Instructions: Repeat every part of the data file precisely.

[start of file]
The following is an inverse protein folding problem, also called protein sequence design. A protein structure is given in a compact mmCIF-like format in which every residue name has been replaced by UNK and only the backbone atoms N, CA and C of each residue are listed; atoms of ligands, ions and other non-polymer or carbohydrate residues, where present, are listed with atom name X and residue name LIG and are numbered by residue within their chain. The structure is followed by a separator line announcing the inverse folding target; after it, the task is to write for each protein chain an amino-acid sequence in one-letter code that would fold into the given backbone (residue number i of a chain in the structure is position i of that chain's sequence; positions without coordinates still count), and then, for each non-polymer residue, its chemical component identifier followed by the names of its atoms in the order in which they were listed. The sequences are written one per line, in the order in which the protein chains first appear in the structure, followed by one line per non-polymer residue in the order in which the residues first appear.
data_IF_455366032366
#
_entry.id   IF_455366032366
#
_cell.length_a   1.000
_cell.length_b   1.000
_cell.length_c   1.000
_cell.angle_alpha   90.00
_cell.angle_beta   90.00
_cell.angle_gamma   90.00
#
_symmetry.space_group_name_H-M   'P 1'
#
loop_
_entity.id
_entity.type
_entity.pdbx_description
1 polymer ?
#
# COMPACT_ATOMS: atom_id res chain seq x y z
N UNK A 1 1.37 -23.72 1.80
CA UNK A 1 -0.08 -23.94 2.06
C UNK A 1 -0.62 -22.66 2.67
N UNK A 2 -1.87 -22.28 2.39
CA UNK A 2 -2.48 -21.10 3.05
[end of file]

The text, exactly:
The following is an inverse protein folding problem, also called protein sequence design. A protein structure is given in a compact mmCIF-like format in which every residue name has been replaced by UNK and only the backbone atoms N, CA and C of each residue are listed; atoms of ligands, ions and other non-polymer or carbohydrate residues, where present, are listed with atom name X and residue name LIG and are numbered by residue within their chain. The structure is followed by a separator line announcing the inverse folding target; after it, the task is to write for each protein chain an amino-acid sequence in one-letter code that would fold into the given backbone (residue number i of a chain in the structure is position i of that chain's sequence; positions without coordinates still count), and then, for each non-polymer residue, its chemical component identifier followed by the names of its atoms in the order in which they were listed. The sequences are written one per line, in the order in which the protein chains first appear in the structure, followed by one line per non-polymer residue in the order in which the residues first appear.
data_IF_455366032366
#
_entry.id   IF_455366032366
#
_cell.length_a   1.000
_cell.length_b   1.000
_cell.length_c   1.000
_cell.angle_alpha   90.00
_cell.angle_beta   90.00
_cell.angle_gamma   90.00
#
_symmetry.space_group_name_H-M   'P 1'
#
loop_
_entity.id
_entity.type
_entity.pdbx_description
1 polymer ?
#
# COMPACT_ATOMS: atom_id res chain seq x y z
N UNK A 1 1.37 -23.72 1.80
CA UNK A 1 -0.08 -23.94 2.06
C UNK A 1 -0.62 -22.66 2.67
N UNK A 2 -1.87 -22.28 2.39
CA UNK A 2 -2.48 -21.10 3.05